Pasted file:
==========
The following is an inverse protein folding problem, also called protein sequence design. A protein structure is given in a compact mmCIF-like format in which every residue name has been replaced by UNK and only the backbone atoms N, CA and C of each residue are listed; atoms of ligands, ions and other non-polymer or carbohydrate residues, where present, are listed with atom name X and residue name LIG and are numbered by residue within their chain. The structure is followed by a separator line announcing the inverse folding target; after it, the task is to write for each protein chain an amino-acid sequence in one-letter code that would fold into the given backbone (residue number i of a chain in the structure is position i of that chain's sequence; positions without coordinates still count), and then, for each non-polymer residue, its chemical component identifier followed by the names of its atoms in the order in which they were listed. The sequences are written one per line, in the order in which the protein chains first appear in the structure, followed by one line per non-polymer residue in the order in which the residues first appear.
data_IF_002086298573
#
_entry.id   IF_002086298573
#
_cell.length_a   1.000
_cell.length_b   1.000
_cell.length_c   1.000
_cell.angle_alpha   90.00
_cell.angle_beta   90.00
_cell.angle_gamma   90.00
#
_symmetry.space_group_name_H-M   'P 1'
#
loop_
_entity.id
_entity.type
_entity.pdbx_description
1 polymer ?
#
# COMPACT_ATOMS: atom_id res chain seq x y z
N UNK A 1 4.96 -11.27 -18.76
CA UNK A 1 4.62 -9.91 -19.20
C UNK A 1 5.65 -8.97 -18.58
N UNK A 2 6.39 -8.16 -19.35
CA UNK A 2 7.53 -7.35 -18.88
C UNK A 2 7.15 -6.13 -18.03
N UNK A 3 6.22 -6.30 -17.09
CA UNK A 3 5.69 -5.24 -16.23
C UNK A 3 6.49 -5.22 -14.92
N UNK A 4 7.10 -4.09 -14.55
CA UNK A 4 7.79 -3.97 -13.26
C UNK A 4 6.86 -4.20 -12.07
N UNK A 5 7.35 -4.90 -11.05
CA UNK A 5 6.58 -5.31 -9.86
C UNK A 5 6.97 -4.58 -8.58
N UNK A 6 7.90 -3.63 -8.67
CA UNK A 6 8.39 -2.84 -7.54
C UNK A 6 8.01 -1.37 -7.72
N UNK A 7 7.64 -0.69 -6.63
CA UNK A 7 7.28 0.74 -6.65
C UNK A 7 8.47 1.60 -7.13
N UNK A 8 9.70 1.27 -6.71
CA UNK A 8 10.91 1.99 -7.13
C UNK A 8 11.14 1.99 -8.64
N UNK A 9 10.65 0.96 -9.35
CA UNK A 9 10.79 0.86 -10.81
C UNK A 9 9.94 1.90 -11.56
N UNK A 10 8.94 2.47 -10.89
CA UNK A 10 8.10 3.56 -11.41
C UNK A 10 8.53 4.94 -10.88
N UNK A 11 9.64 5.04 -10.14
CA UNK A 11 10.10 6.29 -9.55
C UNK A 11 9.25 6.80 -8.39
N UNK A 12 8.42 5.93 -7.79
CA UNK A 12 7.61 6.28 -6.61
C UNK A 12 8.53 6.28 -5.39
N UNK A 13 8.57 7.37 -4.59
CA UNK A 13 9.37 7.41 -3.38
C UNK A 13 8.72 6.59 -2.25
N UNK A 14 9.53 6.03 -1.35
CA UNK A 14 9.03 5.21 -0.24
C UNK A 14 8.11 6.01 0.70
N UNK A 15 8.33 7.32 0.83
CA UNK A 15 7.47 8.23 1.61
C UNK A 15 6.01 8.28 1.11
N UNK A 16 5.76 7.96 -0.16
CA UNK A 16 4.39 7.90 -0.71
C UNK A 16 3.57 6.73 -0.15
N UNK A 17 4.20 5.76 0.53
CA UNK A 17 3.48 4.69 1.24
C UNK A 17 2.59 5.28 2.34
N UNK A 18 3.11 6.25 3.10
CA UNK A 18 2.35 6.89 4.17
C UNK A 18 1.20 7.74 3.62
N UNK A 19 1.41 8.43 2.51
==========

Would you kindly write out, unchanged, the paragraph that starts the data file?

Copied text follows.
The following is an inverse protein folding problem, also called protein sequence design. A protein structure is given in a compact mmCIF-like format in which every residue name has been replaced by UNK and only the backbone atoms N, CA and C of each residue are listed; atoms of ligands, ions and other non-polymer or carbohydrate residues, where present, are listed with atom name X and residue name LIG and are numbered by residue within their chain. The structure is followed by a separator line announcing the inverse folding target; after it, the task is to write for each protein chain an amino-acid sequence in one-letter code that would fold into the given backbone (residue number i of a chain in the structure is position i of that chain's sequence; positions without coordinates still count), and then, for each non-polymer residue, its chemical component identifier followed by the names of its atoms in the order in which they were listed. The sequences are written one per line, in the order in which the protein chains first appear in the structure, followed by one line per non-polymer residue in the order in which the residues first appear.